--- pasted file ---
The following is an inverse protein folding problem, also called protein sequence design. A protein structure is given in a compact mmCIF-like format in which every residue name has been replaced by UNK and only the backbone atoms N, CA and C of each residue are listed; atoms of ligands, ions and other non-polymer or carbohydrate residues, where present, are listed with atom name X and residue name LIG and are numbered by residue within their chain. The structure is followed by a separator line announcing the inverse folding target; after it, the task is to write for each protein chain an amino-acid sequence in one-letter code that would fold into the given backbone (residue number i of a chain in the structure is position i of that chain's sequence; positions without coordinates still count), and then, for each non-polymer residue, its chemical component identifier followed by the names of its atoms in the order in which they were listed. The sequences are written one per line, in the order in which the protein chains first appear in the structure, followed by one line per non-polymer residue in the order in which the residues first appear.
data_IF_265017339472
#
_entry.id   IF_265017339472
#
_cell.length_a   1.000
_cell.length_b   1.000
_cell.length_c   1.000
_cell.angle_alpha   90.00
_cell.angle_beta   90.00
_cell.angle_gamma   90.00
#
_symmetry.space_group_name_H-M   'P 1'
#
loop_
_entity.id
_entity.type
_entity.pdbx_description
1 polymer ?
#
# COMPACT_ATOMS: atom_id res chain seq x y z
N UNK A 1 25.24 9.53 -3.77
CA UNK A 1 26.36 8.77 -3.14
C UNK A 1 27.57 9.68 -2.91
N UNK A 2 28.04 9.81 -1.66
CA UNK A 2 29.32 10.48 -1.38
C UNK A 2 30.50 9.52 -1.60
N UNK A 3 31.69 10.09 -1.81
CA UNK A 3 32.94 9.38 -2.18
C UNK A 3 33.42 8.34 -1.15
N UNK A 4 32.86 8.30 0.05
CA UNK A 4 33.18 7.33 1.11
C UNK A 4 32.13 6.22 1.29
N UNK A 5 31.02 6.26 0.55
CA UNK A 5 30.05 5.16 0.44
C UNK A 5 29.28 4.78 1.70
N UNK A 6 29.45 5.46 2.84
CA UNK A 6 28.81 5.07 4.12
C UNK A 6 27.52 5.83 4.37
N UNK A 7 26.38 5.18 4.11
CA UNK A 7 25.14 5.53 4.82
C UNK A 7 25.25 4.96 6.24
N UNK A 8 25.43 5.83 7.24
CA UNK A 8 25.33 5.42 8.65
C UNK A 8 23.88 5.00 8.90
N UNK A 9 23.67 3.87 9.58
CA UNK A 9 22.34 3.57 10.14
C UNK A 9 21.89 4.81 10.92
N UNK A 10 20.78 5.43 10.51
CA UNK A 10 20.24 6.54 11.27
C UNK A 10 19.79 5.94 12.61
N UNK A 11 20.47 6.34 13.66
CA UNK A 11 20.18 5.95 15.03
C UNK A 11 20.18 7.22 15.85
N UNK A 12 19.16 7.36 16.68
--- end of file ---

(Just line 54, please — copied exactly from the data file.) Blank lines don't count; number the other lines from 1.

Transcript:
C UNK A 11 20.18 7.22 15.85